Review: Lady Killer 2 #1

Lady Killer 2Josie Schuller has it all: A doting husband, two adorable children, a volunteering resume that would make saints jealous. And there’s the side job as a contract killer. Joëlle Jones’s Lady Killer is back with a vengeance, and it’s not one to miss.

The story for this new arc picks up a few months after the last ends, and the first issue of volume two heavily parallels the first issue of volume one. While the story ended satisfactorily with Josie killing Peck and walking away from the agency that later tried to kill her, there was plenty of opportunity to build on the story.

Josie now has to deal with the continuing fallout of that arc and rebuild the relationship with her tempestuous mother-in-law, Mother Schuller. The Schullers have left Seattle for Florida (where swamplands provide new and exciting places for body disposal!) but other than that, life carries on as normal. Jones does an excellent job of capturing the surface-level perfection and entrepreneurial spirit of the mid-twentieth century while criticizing its rigid social structures and gender roles.

While the concept of assassin-for-hire masquerading as a regular person isn’t a new concept, it’s rare for a woman to be the main character, and to have a female main character with a family and children is even more rare. This is only one of a few interesting spins the team behind the first arc put on the trope, something that appears to carry through to the new storyline. Lady Killer hinted that Josie has been an assassin from a very young age, and Lady Killeris likely going to explore that. #1 sets up a lot of what was missing from the first volume, hinting at Josie’s past and the nature of her relationships with her family. Readers already know how Josie does what she does, but it’s the why that really brings the intrigue to the story. Lady Killer already suggested that there were constraints on the contracts Josie took, and hopefully Lady Killer 2 explores why she kills who she does.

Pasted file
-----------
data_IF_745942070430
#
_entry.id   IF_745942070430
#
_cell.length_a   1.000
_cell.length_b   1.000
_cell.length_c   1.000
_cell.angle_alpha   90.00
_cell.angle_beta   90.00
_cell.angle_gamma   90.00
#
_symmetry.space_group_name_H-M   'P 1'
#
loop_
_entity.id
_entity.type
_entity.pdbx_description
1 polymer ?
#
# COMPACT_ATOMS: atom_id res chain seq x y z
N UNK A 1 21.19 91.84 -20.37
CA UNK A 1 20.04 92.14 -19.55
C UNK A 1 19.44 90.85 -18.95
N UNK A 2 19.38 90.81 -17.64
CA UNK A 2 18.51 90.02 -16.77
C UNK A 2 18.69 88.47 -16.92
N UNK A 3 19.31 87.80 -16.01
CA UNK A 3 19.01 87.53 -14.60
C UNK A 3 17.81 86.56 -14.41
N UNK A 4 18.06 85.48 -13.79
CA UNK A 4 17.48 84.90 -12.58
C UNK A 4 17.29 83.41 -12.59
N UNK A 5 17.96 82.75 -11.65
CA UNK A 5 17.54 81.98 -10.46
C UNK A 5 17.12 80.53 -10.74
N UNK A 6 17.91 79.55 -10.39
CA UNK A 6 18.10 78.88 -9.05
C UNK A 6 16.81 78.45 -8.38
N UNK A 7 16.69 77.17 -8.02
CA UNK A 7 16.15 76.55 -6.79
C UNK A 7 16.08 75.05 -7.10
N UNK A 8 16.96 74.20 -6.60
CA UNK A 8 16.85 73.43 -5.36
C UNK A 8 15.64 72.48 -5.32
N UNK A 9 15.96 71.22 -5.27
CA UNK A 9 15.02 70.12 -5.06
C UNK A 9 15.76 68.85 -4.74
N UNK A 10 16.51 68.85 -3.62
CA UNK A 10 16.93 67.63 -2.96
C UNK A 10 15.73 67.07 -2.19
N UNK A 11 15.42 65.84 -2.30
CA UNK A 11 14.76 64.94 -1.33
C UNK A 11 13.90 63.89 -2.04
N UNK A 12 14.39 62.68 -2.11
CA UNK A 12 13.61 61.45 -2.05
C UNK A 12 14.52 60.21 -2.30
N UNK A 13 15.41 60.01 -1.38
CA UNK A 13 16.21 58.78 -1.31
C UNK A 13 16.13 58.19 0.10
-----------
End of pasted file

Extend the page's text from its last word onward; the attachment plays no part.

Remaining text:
Joëlle Jones’s art is the star of the story. The characters are expressive and messy, beautiful and occasionally sleazy. Lady Killer featured ink splattered pages, and while Lady Killer 2 #1 featured the same ink-splotched pages, the overall art and style suggests that Josie is fully in control and more organized than she’s ever been. Jones’s use of heavy inks and Michelle Madsen’s poppy colors create an amazing contrast between tone and action: The art is brightest when Josie’s narrative is dark, just as the inverse is true and the tone of the story upbeat when Josie is brutally stabbing victims. The overall effect is a story that’s as delightful to look at as it is to read.

Story: Joelle Jones Art: Joelle Jones and Michelle Madsen
Story: 8.0 Art: 10.0 Overall: 9.0 Recommendation: Read

Dark Horse provided Graphic Policy with a FREE copy for review